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Friday, September 18, 2009

"Outliers" by Malcolm Gladwell


Success.
It's elusive, sought after, envied, studied, emulated. But where does it come from? Is it a freak of nature? A coincidence? Did the fairies from Sleeping Beauty cast a spell over Bill Gates at birth?
Malcolm Gladwell, author of The Tipping Point and Blink, examines the story of success in his third book, Outliers. I devoured this book. It feeds that part of you that says, "It can happen for me, I know it can! That thing I've dreamed of, it's possible!"
Success, Gladwell explains, has less to do with intelligence and ambition than we assume, and more to do with opportunity and legacy. Using statistical examples about everything from preadolescent hockey players in Canada to the generational family feuds in western Kentucky, Gladwell offers proof that the factors that determine our success -- whether we become an outlier or not -- are not merely subject to the whims of a fanciful God, bestowing random blessings as He sees fit.

An outlier is defined as "something that is situated away from or classed differently from a main or related body, a statistical observation that is markedly different in value from the others of the sample."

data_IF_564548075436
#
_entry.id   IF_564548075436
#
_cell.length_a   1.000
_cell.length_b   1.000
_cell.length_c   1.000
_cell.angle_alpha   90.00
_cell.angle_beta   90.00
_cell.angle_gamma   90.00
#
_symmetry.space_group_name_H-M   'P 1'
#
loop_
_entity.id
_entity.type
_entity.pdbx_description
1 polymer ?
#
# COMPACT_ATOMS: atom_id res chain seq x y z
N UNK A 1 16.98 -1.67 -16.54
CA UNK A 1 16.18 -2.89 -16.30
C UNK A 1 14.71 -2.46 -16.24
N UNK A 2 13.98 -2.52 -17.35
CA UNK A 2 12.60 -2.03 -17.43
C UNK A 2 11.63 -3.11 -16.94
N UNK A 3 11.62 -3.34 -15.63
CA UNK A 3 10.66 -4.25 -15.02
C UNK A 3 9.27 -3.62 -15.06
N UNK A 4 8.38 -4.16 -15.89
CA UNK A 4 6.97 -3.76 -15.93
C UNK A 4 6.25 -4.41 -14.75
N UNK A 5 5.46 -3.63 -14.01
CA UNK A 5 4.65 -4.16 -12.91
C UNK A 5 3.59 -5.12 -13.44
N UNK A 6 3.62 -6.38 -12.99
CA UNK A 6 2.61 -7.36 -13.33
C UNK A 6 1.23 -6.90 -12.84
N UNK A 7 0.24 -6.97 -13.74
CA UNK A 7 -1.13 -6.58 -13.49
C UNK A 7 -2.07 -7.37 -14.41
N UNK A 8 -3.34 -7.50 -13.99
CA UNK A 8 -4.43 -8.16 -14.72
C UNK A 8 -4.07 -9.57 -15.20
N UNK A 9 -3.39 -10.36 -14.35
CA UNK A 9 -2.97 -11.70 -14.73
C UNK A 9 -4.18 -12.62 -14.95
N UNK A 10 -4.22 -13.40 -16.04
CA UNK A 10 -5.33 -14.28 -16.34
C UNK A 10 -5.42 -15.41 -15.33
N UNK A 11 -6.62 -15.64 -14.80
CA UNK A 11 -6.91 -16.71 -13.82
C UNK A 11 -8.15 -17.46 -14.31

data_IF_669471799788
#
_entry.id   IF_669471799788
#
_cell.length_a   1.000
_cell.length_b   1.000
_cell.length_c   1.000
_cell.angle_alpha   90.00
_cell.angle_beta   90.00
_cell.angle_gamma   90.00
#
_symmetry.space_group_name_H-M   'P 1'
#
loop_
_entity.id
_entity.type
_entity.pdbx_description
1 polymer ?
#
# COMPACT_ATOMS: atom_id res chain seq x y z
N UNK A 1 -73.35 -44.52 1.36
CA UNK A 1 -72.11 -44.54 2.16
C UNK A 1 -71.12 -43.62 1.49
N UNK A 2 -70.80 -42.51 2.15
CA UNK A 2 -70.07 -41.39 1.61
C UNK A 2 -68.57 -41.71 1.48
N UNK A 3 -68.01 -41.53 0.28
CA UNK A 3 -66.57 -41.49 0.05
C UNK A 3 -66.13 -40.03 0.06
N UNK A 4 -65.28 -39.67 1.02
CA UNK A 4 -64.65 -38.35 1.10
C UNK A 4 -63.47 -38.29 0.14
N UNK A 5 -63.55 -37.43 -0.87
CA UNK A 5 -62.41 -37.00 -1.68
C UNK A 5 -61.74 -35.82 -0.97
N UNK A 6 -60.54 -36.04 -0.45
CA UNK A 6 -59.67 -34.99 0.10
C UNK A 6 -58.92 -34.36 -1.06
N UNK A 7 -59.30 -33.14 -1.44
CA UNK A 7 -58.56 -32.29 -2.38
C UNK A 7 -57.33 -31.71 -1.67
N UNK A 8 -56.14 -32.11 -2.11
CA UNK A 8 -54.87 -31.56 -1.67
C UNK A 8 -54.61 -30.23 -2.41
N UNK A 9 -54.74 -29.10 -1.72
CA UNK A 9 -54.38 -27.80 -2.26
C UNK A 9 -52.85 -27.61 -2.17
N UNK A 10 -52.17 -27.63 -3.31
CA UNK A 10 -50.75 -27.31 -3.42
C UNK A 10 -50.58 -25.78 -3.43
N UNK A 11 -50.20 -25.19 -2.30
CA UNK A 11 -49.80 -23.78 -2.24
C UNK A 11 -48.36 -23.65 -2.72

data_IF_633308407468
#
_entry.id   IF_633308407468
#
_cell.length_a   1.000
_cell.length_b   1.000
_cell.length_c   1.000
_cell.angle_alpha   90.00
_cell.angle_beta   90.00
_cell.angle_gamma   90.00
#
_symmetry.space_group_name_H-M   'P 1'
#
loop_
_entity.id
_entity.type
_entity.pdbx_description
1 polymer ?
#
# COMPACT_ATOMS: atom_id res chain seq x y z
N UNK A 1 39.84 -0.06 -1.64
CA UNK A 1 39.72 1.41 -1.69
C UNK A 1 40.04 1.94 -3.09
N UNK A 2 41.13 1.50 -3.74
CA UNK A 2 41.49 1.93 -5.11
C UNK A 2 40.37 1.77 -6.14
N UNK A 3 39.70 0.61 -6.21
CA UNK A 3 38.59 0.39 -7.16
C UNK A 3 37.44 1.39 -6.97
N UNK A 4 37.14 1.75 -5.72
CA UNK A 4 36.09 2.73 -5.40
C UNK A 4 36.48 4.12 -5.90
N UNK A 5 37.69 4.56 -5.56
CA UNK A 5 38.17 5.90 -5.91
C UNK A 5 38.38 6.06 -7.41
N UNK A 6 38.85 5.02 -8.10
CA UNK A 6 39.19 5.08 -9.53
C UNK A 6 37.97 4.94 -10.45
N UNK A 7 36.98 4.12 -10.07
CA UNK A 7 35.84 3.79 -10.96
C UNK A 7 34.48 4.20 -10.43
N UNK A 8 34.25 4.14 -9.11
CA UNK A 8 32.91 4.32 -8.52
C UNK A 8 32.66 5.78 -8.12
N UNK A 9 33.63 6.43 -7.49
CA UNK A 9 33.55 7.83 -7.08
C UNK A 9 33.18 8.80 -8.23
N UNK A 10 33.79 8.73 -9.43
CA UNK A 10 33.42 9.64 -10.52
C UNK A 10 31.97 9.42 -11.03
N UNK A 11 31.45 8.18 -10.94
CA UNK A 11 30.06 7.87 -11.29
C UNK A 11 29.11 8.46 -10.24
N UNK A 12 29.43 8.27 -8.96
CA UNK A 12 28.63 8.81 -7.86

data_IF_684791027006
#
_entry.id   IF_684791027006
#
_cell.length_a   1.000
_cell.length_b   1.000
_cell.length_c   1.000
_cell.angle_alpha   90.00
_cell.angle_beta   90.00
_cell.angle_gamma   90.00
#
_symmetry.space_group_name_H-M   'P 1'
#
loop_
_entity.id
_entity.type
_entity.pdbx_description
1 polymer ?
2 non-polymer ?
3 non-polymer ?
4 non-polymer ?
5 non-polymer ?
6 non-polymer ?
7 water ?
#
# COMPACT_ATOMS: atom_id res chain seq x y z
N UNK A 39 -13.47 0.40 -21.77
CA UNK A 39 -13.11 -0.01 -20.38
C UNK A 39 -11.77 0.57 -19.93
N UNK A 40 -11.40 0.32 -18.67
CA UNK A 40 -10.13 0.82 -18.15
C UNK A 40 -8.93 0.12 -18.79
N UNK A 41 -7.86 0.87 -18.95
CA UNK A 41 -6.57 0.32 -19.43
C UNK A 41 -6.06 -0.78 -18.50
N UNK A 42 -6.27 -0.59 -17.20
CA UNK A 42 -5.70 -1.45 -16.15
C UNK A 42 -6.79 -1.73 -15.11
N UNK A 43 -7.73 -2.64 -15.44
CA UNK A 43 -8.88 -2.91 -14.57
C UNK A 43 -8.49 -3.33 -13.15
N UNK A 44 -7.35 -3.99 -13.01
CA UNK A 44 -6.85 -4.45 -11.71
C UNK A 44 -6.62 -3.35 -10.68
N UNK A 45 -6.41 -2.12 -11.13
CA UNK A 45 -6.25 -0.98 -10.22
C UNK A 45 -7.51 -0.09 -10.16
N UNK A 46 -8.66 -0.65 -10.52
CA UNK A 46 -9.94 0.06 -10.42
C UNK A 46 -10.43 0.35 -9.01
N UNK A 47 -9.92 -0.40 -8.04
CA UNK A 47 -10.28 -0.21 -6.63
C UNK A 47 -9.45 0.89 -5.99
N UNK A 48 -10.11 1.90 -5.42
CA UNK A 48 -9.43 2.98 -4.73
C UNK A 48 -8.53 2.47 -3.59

The example Gladwell uses that stands out in my mind is about math. I hate math. I hate numbers. I despise formulas. From the fourth grade lesson on fractions that I failed (my first "F"), through the required college algebra course, I convinced myself I just wasn't good at math.
But Berkeley math professor Alan Schoenfeld would disagree. According to Schoenfeld, being good at math has more to do with attitude than ability. "You master mathematics if you are willing to try."

"Success is a function of persistence and doggedness and the willingness to work hard for twenty-two minutes to make sense of something that most people would give up on after thirty seconds."

Part of success is based on natural circumstances. But another part of it is based on hard work and the willingness to do whatever is necessary to achieve the desired goal.

I don't really like that. That means that instead of being some elusive, intangible thing, success is within my grasp, if I'm willing to do what it takes to obtain it.

As a writer, what does that mean to me? It means that in order to be a success as a writer I'm first going to have to write. A lot. I'm going to have to submit my work and deal with rejection. A lot. And I'm going to have to keep writing when I don't feel "the muse" and when I'd rather be doing something else. Something easier. Something with tangible, built-in rewards.

Gladwell outlines the "10,000 hour rule" in chapter two, which downplays the importance of innate talent and magnifies the importance of preparation. Achievement, he says, is talent plus preparation. Gladwell cites a study done at Berlin's Academy of Music in the early 1990s by K. Anders Ericsson. Ericsson "couldn't find any 'naturals,' musicians who floated effortlessly to the top while practicing a fraction of the time their peers did."

The resulting research suggests the thing which distinguishes one performer from another is how hard he works, and the top performers don't just work a little bit harder than the rest, they work much, much harder. Scientific research has even quantified a number... 10,000 hours for true expertise in anything, whether it's music, chess, basketball, sewing, or writing.